testimony furnished before the Schofield court of
inquiry held in 3S79, giving to the subject three full
days of careful reading and consideration and much
thought in the intervening time. The reading of
the whole of this record has thoroughly convinced
me that for these nineteen years I have been doing
a gallant and efficient soldier a very great injustice
in thought and sometimes in speech. I feel it in
cumbent on me now to do whatever lies in my
power to remove from him and from his family the
stain upon his good name. I feel this the more
incumbent upon me than I should if I had been a
corps commander only, or occupying any other
command in the army than the one which I did :
but as general I had it possibly in my power to
have obtained far him the hearing which he only
got at a later day, and as President I certainly had
the power to have orderd that hearing. In justifi
cation for my injustice to General Porter, I can
only state that shortly after the war closed his de
fense was brought to my attention, but I read it in
connection with a sketch of the field where his
offenses were said to have been committed, which I
now see, since perfect maps have been made by the
engineers' department of the whole field, were
totally incorrect as showing the position of the two
armies. I have read it in connection with statements
made on the other side against General Porter, and I
am afraid possiblv with some prejudice in the case,
although General Porter was a man whom I per
sonallv knew and liked before, but I got the im
pression, with nianv others, that there was a hall
hearted support of General Pope in his campaigns,
and that General Porter, while possibly not more
guiltv than others, happened to be placed in a posi
tion where he could be made responsible for his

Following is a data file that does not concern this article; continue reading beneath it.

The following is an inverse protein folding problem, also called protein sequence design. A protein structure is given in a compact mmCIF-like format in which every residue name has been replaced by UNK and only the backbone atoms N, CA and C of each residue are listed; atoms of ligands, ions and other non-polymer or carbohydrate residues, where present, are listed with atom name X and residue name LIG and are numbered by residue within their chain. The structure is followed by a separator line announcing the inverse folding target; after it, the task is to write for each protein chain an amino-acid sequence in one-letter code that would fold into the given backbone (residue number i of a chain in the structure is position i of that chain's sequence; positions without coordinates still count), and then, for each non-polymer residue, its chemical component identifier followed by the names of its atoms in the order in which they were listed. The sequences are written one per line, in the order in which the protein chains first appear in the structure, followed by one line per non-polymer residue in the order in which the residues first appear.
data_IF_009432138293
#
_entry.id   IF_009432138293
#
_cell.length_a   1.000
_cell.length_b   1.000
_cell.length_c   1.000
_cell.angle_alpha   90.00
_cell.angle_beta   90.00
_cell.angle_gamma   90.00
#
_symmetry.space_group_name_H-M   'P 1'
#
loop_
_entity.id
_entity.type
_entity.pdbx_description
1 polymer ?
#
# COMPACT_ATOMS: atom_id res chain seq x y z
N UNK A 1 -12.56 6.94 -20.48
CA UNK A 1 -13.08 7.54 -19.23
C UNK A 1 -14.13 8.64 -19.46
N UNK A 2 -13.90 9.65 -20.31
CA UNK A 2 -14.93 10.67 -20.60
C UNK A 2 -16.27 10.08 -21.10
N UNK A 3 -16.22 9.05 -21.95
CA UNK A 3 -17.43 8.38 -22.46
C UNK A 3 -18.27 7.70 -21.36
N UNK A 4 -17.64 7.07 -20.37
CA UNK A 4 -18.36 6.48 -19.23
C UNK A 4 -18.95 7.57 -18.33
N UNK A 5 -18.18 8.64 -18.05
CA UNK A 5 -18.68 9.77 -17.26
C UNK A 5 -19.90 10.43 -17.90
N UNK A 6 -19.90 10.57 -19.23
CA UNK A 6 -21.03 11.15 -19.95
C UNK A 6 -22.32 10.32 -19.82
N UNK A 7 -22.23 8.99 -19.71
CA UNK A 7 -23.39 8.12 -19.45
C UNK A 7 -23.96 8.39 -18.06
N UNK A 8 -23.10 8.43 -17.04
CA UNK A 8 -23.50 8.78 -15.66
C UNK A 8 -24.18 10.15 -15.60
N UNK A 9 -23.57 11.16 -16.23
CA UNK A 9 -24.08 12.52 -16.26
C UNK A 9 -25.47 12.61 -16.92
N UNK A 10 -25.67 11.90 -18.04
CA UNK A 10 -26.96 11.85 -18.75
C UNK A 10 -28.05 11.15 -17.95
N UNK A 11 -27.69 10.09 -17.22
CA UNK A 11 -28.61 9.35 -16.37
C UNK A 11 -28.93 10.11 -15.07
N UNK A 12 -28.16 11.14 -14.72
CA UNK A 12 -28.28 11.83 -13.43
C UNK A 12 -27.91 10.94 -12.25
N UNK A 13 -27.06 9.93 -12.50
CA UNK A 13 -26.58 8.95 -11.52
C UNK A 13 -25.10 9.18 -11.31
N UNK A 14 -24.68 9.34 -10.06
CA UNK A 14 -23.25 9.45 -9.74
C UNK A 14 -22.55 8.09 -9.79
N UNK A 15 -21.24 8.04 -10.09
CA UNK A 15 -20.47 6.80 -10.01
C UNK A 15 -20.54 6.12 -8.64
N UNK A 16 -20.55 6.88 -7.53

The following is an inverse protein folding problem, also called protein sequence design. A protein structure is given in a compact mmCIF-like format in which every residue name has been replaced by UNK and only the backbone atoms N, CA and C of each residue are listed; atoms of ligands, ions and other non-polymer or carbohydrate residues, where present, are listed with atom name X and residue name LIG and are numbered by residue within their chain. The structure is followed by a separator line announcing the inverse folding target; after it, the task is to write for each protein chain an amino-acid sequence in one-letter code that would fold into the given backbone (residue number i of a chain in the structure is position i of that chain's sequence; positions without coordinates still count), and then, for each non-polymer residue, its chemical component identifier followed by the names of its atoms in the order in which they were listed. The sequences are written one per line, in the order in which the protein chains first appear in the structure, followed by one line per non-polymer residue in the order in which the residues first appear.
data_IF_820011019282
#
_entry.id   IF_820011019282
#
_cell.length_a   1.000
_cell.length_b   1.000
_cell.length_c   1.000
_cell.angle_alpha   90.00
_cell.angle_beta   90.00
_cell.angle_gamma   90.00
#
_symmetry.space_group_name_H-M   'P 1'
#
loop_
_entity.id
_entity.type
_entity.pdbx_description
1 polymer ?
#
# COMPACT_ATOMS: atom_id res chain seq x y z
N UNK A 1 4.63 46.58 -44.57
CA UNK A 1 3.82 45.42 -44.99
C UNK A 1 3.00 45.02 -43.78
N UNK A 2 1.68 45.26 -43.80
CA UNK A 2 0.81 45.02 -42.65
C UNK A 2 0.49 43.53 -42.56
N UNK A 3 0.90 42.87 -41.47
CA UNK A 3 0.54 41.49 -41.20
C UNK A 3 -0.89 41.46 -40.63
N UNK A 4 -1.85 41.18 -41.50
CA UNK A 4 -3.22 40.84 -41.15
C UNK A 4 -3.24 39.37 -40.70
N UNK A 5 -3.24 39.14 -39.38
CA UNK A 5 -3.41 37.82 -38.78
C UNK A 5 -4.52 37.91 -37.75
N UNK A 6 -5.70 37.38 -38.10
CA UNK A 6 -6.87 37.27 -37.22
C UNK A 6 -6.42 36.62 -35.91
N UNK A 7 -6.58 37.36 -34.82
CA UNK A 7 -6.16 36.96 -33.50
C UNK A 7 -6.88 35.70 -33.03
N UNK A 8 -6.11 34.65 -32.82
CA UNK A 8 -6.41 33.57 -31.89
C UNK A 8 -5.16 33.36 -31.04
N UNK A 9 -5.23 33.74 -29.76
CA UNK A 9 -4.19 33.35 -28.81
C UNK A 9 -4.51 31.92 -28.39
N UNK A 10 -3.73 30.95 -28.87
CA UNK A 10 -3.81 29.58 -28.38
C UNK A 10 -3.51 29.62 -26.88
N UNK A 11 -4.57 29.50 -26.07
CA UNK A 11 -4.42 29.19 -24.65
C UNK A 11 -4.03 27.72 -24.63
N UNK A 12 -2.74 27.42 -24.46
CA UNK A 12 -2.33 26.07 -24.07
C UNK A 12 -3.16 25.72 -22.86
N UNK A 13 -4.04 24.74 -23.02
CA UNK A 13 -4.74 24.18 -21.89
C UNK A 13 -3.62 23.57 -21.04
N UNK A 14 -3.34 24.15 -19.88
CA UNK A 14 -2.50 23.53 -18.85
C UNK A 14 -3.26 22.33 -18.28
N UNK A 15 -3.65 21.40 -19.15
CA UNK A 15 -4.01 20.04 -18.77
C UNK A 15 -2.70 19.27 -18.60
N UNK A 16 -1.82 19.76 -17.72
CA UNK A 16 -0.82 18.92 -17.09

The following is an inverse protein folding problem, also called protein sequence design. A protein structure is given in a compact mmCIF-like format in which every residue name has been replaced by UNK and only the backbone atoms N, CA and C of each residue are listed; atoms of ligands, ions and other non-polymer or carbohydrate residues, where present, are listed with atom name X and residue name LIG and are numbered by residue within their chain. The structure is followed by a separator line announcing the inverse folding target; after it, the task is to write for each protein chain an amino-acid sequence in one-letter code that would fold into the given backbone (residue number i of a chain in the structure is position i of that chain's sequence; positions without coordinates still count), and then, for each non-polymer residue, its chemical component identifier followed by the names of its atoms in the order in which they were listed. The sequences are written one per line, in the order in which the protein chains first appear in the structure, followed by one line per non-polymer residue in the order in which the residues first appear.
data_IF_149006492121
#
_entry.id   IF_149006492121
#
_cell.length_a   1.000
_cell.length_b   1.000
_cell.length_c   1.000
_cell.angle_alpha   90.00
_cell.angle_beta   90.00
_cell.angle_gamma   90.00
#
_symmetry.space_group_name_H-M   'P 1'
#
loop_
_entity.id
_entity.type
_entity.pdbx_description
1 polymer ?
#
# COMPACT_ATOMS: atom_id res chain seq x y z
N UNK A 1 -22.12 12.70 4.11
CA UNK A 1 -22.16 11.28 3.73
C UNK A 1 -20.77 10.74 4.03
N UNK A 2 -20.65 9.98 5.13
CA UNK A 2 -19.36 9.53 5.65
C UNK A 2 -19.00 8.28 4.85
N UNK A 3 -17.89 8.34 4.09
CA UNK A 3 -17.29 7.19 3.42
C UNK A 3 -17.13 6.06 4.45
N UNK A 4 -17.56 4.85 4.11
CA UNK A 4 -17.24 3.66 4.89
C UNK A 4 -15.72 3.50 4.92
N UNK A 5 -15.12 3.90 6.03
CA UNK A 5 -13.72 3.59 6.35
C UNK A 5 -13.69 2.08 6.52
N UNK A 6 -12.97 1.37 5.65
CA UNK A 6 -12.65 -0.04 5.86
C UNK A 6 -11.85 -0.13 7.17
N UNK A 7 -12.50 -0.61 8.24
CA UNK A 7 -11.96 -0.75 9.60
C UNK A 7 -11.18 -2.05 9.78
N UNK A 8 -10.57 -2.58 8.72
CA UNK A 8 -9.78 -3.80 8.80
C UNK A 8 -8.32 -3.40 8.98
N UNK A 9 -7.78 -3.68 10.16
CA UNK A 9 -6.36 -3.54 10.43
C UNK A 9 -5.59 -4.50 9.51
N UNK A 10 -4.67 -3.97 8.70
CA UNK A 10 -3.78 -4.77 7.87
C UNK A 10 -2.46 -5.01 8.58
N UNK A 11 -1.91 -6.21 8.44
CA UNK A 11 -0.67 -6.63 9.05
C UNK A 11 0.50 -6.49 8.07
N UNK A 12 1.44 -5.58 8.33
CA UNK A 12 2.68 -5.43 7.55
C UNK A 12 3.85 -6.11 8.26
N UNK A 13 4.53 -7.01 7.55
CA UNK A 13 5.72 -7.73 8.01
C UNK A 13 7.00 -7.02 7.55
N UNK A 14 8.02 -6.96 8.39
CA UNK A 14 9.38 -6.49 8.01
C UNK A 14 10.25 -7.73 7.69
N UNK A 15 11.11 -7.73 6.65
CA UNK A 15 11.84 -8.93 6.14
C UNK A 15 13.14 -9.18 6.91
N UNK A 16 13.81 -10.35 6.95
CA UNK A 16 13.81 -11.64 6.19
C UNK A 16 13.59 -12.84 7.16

indifference, and that the punishment was not a
severe one for such an offense. I am now convinced
that he rendered faithful, efficient, and intelligent
services, and the fact that he was retained in com
mand of a corps for months after his offences were
said to have been committed is in his favor. What
I would ask in General Porter's behalf from you is
that, if you can possibly give the time, that yon
give the subject the same study and thought that
I have given it, and then act as your judgment may
dictate. But, feeling that you will not have the
time for such an investigation (for it would take
several days' time), I would ask that the whole
matter be laid before the Attorney-General for his
examination and opinion. Hoping that you will
he able to do this much for an officer who has sui
fered for nineteen vears a punishment that never
should be inflicted upon any one but the most
guilty, 1 am, very truly yours, U. S. GKAT.
The foregoing is accompanied with a letter from
General Porter to Senator Sewell, of New Jersey,
one to the President, and the following from Gen.
St. Paul, Minx., August 26, 1S79.
Dear General: Soon after the publication ot
the report of the Schofield board you wrote to me
thanking me as one of the board for our action in
your case. I intended to reply to your letter at
once, but just then General Sheridan desired me
to accompany him on a visit to some posts in my
department, and I delayed my reply until my re
turn to St. Paul ; then, in the multitude of things
to which I had to attend, I forgot to make it. I
write now to say that it is not thanks but pardon
which I should'ask from you. For years I did you
wrong in thought, and sometimes wrong in speech.
It is true that this was through ignorance ; but I
had not the right to be so -ignorant. I might have
learned something at least of the truth had I dili
gently sought it. W you find anything in my action
as a member of the board which you can accept as
an atonement fcr the wrong which I did you J
shall be more than gratified. With great respect
and admiration, I am yours, most sincerely,
ALFPwED H. TERRY, Major-General.
Fit. John Porter, New York.